We don’t get them because we probably don’t ask for them. We might not always get what we ask for, of course. But if we never ask, we can bet we won’t get what we’re seeking.
That observation certainly applies to closing a sale. But in this case I’m referring to acquiring testimonials that, when used well, can be a big influence on a prospective buyer.
Unlike an ad or a website in which we boast about how great this product is or that service will be, testimonials are deemed as far more believable and trustworthy. For example, countless studies show an article in a newspaper extolling the benefits of a product will be twice as believable to readers as an ad that says exactly the same thing running in the same publication. In general, people are skeptical about ads, but readily buy into articles and even more so into testimonials.
Testimonials are endorsements of our products, services or even the manner in which we treat people. They are characterizations of our dealership by those who have had positive experiences and are willing to tell others. Bottom line: they are customers, in effect, “selling” for us.
So how do we get them? We must watch for opportunities and then we ask. For example, whenever a customer is complimenting the dealership on a problem solved or something done well, our team should know to ask: “Would it be OK with you if we print your comment on our website or in our newsletter? We really value your input.”
It might not only be when we solve a customer’s problem. After all, boating is an emotional thing. How often have you heard a customer telling you what a great day they’ve had with their boat or sharing what the boat means to their family lifestyle? How about a customer indicating how happy he is with his new boat? Or what about a customer describing their latest cruise, fishing success or adventure? “May we tell others, through our newsletter or website, what you’ve been enjoying?” is the obvious follow-up question.
Letters are gold. When a customer takes time to send a letter of thanks or appreciation, that letter should be put in a plastic sleeve and placed in a notebook that’s strategically placed where customers and prospects can easily access it. Tip: More people will look at the book if it’s left open on a table or counter.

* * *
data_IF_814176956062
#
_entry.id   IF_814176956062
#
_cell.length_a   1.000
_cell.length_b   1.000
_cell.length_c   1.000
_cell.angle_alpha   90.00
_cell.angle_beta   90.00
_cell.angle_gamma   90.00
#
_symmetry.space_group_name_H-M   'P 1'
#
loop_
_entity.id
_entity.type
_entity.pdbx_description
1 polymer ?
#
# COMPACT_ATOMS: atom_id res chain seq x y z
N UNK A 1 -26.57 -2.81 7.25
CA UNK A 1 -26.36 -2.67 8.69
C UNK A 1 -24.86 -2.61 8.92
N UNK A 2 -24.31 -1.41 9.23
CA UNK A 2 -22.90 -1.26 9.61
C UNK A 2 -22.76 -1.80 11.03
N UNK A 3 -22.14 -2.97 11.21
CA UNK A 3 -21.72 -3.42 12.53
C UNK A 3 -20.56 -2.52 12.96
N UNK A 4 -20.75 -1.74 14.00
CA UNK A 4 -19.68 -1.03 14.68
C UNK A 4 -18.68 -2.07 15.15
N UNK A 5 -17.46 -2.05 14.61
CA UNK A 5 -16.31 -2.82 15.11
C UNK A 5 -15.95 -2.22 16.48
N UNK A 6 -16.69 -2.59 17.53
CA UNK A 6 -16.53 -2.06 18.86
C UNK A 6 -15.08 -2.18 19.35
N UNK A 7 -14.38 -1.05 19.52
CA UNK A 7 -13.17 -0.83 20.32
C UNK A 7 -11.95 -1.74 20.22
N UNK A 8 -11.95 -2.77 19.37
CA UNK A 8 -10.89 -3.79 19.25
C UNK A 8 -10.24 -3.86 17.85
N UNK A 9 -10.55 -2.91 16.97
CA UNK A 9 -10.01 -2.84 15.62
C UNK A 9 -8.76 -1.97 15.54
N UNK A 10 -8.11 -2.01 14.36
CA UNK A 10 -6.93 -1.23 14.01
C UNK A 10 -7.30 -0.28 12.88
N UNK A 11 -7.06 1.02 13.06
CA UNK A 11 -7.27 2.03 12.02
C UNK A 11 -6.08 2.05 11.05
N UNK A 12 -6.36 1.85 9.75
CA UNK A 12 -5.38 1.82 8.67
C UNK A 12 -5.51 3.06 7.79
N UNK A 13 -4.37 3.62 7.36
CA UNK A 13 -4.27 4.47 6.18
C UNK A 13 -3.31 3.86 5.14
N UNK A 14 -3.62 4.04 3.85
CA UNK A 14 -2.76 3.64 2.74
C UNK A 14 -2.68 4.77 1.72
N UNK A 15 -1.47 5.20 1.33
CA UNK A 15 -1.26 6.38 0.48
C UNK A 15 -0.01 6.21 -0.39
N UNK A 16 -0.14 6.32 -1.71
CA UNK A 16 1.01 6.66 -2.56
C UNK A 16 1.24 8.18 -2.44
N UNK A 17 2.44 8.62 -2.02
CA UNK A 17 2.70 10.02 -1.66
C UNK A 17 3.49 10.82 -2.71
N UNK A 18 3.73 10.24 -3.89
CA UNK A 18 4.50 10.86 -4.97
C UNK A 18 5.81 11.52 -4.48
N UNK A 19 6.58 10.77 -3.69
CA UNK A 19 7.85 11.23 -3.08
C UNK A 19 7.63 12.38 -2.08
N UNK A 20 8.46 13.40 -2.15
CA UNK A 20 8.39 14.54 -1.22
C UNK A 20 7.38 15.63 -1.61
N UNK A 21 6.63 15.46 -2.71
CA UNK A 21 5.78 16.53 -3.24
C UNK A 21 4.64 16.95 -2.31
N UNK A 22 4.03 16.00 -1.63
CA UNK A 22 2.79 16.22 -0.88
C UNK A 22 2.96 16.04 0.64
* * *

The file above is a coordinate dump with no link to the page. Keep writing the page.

Finally, if letters are gold, videos are platinum. They’re the new testimonial “letter.” It doesn’t take a pro to shoot a minute or so of a customer or customers talking about their boating enjoyment. It doesn’t even take a fancy camera. You can shoot good video these days with your iPad or iPhone. Videos of happy customers posted on your website are today’s powerful marketing technique. That’s why, for example, the industry’s Discover Boating national campaign uses such an excellent array of videos. They are professionally shot, of course, but customers sitting on their boat casually talking about their boating or dealership experiences doesn’t take a pro to shoot.
And, speaking of Discover Boating, it’s important to note there are a number of excellent general videos that dealers can post on their websites free at www.growboating.org. If you never have before, it’s worth your time to look them over and use the ones that can improve your website.
Testimonials are valuable third-party endorsements of a dealership and its products. Is it wrong to ask for a testimonial? No. It’s just part of a good marketing plan. Moreover, people who are pleased by their relationship with a dealer will likely be happy to tell others.
But we gotta ask.